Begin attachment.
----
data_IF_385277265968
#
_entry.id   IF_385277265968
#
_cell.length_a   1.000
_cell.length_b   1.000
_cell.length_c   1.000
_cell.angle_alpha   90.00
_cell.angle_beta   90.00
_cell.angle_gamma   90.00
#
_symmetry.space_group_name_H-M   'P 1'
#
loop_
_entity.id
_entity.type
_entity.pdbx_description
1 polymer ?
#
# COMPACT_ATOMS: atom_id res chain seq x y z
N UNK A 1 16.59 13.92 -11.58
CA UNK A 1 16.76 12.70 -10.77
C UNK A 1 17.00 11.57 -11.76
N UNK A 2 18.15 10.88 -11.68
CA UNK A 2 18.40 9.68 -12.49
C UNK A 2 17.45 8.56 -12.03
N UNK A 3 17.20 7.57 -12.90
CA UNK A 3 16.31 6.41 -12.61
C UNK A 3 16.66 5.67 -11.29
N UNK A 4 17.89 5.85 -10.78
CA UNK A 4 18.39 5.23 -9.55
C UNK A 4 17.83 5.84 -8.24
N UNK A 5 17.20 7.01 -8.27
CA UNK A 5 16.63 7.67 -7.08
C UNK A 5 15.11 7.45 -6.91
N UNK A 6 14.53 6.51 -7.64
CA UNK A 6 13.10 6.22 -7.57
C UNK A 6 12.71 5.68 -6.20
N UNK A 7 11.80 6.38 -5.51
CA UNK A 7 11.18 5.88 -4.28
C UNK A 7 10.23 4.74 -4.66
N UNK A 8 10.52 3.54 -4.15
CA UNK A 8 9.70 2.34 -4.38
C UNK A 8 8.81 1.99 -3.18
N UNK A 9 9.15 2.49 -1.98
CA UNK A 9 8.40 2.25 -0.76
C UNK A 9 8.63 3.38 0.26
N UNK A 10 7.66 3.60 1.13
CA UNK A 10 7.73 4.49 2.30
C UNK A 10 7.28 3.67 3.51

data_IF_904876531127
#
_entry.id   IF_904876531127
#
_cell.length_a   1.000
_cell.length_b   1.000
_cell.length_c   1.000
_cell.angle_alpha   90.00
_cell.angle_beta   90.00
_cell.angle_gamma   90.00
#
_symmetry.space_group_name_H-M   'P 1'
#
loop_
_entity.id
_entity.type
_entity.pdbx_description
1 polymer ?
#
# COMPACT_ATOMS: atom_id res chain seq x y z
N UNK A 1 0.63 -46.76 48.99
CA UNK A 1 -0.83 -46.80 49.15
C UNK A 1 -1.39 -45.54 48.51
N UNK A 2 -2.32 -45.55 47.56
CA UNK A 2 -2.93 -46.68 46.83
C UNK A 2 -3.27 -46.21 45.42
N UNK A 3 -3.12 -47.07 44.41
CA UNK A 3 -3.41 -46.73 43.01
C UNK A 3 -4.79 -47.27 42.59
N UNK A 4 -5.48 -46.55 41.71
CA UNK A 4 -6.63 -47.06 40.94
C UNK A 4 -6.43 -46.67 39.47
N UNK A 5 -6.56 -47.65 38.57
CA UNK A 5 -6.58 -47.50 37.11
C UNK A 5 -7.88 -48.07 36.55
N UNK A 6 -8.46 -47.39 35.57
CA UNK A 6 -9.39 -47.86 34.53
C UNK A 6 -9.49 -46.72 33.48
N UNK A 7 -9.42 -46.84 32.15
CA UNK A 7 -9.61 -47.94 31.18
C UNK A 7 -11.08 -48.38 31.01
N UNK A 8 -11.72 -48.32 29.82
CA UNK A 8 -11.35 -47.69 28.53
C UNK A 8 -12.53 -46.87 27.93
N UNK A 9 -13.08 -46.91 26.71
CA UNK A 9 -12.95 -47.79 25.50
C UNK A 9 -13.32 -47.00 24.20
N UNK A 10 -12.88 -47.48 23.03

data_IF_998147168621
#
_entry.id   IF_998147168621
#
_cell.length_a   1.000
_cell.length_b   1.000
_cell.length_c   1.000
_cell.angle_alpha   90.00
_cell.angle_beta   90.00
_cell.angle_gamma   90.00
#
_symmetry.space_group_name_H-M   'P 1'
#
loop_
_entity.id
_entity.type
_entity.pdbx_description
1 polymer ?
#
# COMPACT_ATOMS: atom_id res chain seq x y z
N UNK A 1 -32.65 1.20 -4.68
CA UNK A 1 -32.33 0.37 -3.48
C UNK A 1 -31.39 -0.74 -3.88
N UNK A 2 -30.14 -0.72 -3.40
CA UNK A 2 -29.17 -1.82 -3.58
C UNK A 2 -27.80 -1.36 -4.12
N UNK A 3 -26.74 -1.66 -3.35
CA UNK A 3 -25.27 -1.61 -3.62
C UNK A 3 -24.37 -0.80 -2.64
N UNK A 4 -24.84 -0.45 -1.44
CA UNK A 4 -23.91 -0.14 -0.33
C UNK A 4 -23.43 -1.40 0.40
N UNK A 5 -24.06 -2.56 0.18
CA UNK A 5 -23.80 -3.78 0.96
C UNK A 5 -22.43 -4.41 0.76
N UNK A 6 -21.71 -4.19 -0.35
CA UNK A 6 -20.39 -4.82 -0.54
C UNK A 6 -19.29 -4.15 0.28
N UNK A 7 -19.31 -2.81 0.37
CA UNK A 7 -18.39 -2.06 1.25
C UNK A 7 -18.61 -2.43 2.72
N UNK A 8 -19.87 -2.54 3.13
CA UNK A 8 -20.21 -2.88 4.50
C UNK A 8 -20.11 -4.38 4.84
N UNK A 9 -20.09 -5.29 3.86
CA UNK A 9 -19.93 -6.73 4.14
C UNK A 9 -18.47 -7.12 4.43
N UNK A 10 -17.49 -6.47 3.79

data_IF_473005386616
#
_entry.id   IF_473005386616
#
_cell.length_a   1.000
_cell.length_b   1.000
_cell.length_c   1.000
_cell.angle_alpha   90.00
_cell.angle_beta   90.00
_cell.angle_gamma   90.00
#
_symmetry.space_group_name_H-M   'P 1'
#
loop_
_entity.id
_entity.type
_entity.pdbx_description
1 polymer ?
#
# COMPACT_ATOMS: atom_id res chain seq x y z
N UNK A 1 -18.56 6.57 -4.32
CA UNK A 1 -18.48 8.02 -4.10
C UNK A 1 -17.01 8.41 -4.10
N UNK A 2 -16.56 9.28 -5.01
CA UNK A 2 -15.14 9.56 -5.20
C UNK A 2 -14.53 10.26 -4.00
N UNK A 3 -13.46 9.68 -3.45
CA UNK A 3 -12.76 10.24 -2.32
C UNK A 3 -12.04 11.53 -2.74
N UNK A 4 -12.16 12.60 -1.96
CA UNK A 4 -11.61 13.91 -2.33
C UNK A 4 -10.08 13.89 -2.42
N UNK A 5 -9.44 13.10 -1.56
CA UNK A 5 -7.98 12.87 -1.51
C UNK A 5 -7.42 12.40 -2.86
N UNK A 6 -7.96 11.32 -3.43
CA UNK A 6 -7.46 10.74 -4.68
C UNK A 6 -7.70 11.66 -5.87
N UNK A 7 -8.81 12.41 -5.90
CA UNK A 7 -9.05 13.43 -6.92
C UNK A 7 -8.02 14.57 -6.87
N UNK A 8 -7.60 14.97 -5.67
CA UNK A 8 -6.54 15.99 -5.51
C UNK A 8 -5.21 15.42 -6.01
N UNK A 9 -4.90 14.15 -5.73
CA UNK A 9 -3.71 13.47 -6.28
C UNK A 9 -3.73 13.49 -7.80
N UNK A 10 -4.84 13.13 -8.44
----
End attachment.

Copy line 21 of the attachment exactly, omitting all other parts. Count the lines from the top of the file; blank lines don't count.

N UNK A 1 16.59 13.92 -11.58